We are all disappointed to read another pandemic column, but it continues to be the hot topic. At the moment the particular issue is employer vaccine mandates, which raises some of the toughest human resource judgment calls.
And the federal vaccine-or-testing mandate that the Supreme Court invalidated this week did not change employers’ choices here by much.
The good news, which we are all hoping for, is that COVID-19 is moving away from something unusual and deadly in the direction of something more manageable like the flu. Not that we are OK with the flu, of course, it still kills as many as 50,000 people in the U.S. each year. Unlike “classic” COVID, the Omicron variety is super infectious but appears to cause less serious illness. We also have a much better idea of how to treat it, new prescriptions for doing so are now available, and of course, we have vaccines.
Because so many people are getting it all at once, though, the Omicron wave of patients is threatening to overwhelm hospitals even if we can treat them successfully once there. In my state of Pennsylvania, the evidence this week is that about one-third of the people in Pennsylvania are still unvaccinated, yet they account for 90 percent of the hospitalizations. Maybe things are the same in your state. It’s hard not to believe that the unvaccinated are responsible not only for hospitals being stretched to the breaking point but for the worst aspects of the continuing pandemic.
So, if you are an employer, what do you do? I thought it was sensible early on for employers not to pick a fight with the unvaccinated because there were so many of them and because it was tied up with political fights. Most employers treaded carefully to encourage employees to get vaccinated and to not stigmatize them. Let public pressure push them along.
As we begin the second year with vaccines that work remarkably well, attention ought to shift to the big majority of the workforce that is vaccinated. These workers have rights in this context as well, and it seems clear that their interest–staying healthy in the face of infection, which increases dramatically being around the unvaccinated–beats the rights of those who are unvaccinated by choice. The latter group has a pretty weak claim. They may not trust the science, but that is an empirical problem, not a moral problem, and in the meantime, they are putting others at risk.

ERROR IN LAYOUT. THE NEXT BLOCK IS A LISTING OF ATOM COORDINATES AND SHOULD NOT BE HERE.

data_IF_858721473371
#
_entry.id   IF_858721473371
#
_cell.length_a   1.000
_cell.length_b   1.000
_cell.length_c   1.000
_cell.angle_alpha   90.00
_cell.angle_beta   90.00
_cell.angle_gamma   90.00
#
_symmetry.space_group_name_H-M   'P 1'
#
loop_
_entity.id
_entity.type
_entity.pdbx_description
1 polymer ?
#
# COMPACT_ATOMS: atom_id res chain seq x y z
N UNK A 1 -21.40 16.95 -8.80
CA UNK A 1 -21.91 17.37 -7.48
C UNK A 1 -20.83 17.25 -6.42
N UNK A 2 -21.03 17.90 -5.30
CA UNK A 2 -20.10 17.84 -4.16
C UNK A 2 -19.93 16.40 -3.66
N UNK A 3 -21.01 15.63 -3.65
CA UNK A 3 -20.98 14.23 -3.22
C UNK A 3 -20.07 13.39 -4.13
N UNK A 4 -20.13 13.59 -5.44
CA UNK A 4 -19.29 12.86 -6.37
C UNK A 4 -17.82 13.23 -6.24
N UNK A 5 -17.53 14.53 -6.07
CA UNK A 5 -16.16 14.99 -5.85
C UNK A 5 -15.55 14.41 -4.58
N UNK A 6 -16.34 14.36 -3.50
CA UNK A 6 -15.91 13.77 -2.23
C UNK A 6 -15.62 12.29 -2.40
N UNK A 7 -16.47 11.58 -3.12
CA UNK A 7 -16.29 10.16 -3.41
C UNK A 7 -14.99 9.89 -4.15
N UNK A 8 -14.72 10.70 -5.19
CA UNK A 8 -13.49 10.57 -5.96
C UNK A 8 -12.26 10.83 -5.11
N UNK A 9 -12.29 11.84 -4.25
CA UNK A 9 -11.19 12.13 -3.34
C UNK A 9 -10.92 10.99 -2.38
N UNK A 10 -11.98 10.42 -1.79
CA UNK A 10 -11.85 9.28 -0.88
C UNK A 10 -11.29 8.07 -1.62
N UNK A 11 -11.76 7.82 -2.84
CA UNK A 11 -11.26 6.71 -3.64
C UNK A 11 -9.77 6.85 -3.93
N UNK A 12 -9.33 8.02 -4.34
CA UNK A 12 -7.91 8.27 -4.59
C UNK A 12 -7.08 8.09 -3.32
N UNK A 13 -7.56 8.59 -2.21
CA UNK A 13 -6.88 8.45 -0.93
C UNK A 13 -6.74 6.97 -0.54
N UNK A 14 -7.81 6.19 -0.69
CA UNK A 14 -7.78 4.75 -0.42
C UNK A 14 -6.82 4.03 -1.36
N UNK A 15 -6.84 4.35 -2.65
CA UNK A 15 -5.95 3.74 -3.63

Related: Employers and Omicron: What’s the best response amid the surge?
Let’s be clear that employers are not the government, whose ability to force people to be vaccinated may be more limited and problematic. Our individual rights, or to put it less positively our lack of responsibility to others, remain a distinctively American phenomenon. But employers clearly have the legal right to require that their employers meet all kinds of requirements, including vaccinations.
Should they now? Stories in the press indicate that the patience of the vaccinated with the unvaccinated has run out. Maybe you’ve also seen the surveys showing that concern about getting infected remains one of, if not the, most important factor keeping employees from wanting to come back to the workplace and those without jobs from trying to get one.
The issue now should be the rights of the vast majority of our current employees who have been vaccinated. They have been through a lot during the pandemic, and the surveys I’ve seen indicate that their trust in their employer is pretty high. Most think we were looking out for them. Are we?
No, we are not. Mandatory testing, which most employers without mandates use as a substitute for vaccination, can’t be justified with these new variants. Even daily testing is not enough to catch infections because the Omicron and Delta variants become infectious too quickly. We’ve also been bringing more and more people back to the workplace: Census data indicates that only 11 percent are now working full-time from home, down from a third at the peak of the pandemic.
HR people know that nothing is more divisive than fairness questions, and treating one group differently from another always raises those issues. Allowing one increasingly small group to put the others at risk, especially when there is no serious justification for doing so, demonstrates a lack of concern for the other employees. We should stop thinking about mandates as squeezing the pretty weak rights of one group–who don’t have to comply, of course, they can always go elsewhere–and protecting the more powerful rights of others.